Herbert G. Grubel is a Senior Fellow at The Fraser Institute, and Professor Emeritus of Economics, Simon Fraser University. He has taught full-time at Stanford University, the University of Chicago, and the University of Pennsylvania; and has had temporary appointments at universities in Berlin, Singapore, Cape Town, Nairobi, Oxford, and Canberra. Herbert Grubel was the Reform Party Member of Parliament for Capliano-Howe Sound from 1993 to 1997, serving as the Finance Critic from 1995 to 1997. He has published 16 books and 180 professional articles in economics dealing with international trade and finance and a wide range of economic policy issues. He has a B.A. from Rutgers University and a Ph.D. in economics from Yale University.
Director of the Entrepreneurship Center at Universidad del Desarrollo
Mr. Larroulet has a vast experience in the design and implementation of public policies. He was until recently Minister of the Presidency of Chile in the Government of President Sebastián Piñera. Before occupying that position he was a co-founder and Executive Director of Libertad y Desarrollo, one of the best public policy think tanks in Chile and Latin America, for more than 20 years.
He has also been the Dean of the Faculty of Economics and Business Faculty at Universidad del Desarrollo and has written different academic publications in Chile and abroad. He is the author of the books Economia (2003), published by McGraw-Hill, Chile, Camino al Desarrollo (2012), and La Educación en la Encrucijada: ¿Estado Docente o Sociedad Docente? (2015)
He was Chief of Staff to Minister of Finance Hernán Büchi in the 1985-1989 and is currently a member of the Mont Pelerin Society and of the Social Science Academy, Politics and Moral, of the Chile Institute.
In 2010 he was distinguished with the Professional Achievement Award 2010 by the University of Chicago, being the only Latin-American which has received this recognition, granted since 1967. He has a degree in Commercial Engineering from the Pontificia Universidad Católica de Chile and Master in Economics from the University of Chicago.
Co-Founder and CEO Khabele+Strong Incubator
Michael Strong has spent most of his life creating entrepreneurial solutions to world problems, primarily through founding new schools and jurisdictions and supporting others in doing the same. He is currently the co-founder of Ko School + Incubator, a college prep school + entrepreneurial incubator for teens. Reason Magazine covered his first attempt at launching a new legal zone in Honduras. He continues to work on an updated project in Honduras as well as other prospective projects around the world.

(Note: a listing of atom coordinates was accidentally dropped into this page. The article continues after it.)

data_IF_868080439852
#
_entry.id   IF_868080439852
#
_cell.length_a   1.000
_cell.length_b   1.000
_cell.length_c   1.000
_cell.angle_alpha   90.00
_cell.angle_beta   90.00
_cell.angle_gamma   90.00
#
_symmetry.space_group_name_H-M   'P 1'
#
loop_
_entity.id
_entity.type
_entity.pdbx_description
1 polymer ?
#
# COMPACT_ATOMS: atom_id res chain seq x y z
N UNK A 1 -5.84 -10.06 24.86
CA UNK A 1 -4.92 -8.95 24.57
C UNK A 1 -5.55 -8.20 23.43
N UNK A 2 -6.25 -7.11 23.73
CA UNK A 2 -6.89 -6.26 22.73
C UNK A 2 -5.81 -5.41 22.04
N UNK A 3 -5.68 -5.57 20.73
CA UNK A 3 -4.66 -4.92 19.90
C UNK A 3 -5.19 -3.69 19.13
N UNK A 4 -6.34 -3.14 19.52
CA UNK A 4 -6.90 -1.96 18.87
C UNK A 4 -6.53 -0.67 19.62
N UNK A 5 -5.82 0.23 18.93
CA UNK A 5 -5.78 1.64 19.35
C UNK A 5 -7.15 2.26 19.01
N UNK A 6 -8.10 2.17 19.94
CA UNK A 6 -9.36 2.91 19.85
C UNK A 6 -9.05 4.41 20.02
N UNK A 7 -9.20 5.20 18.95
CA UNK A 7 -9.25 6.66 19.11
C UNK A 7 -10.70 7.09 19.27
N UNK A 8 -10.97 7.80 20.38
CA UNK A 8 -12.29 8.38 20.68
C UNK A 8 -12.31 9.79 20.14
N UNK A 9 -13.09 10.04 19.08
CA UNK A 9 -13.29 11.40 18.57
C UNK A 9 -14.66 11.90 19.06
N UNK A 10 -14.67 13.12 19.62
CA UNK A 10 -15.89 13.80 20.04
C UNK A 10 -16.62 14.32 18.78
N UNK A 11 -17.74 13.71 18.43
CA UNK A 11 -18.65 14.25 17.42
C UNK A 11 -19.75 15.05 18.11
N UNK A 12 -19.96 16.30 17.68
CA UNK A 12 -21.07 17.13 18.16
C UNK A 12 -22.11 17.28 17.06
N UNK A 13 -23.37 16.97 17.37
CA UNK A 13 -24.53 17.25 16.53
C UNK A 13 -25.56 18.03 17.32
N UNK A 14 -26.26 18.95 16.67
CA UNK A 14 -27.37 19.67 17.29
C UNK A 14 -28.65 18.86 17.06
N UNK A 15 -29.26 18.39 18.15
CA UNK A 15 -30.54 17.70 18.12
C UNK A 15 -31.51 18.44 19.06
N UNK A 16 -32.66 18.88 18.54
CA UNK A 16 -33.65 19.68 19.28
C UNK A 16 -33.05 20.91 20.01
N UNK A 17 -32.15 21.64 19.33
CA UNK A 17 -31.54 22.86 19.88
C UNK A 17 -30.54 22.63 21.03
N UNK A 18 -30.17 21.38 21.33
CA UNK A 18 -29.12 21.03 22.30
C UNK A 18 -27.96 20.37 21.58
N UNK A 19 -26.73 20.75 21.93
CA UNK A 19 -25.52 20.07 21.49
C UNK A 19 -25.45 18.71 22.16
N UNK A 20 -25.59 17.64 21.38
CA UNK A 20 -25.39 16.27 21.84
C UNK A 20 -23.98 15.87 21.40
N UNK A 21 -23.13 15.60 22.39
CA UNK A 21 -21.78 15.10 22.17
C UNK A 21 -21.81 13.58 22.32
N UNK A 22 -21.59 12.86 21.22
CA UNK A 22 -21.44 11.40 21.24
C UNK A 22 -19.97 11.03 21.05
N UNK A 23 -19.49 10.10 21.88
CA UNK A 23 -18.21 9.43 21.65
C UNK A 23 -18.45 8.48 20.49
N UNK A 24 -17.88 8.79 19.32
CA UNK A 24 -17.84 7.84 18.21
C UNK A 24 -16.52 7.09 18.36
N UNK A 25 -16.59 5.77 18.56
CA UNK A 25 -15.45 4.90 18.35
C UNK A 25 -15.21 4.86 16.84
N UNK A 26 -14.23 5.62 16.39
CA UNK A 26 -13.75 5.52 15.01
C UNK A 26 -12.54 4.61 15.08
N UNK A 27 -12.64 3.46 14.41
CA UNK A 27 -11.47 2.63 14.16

He is also a co-founder of Moreno Valley High School in Angel Fire, NM, a charter school that was ranked the 36th best public school in its third year of operation and has remained the top ranked public high school in NM ever since. He has created Montessori middle schools, a school for highly gifted children, and has consulted for hundreds of schools and universities around the world. He also co-founded FLOW, Radical Social Entrepreneurs, Conscious Capitalism, Accelerating Women Entrepreneurs, and Peace through Commerce. He is the author of The Habit of Thought: From Socratic Seminars to Socratic Practice and the lead author of Be the Solution: How Entrepreneurs and Conscious Capitalists Can Solve All the World’s Problems (along with co-authors John Mackey, Mohammad Yunus, Hernando de Soto, and others). His next book is Blind Spot: Why Entrepreneurial Value Creation is Invisible to Academia, forthcoming late 2016.
Scott Winship, Ph.D.
Dr. Scott Winship is an honorary adviser to the Archbridge Institute. Previously, he was a fellow at the Manhattan Institute and the Brookings Institution. Scott’s research interests include living standards and economic mobility, inequality, and insecurity. Earlier, he was research manager of the Economic Mobility Project of the Pew Charitable Trusts and a senior policy advisor at Third Way. Scott writes a column for Forbes.com; his research has been published in City Journal, National Affairs, National Review, The Wilson Quarterly, and Breakthrough Journal; and he contributed an essay on antipoverty policy to the ebook Room to Grow: Conservative Reforms for a Limited Government and a Thriving Middle Class (2014). He has testified before Congress on poverty, inequality, and joblessness. He holds a B.A. in sociology and urban studies from Northwestern University and a Ph.D. in social policy from Harvard University.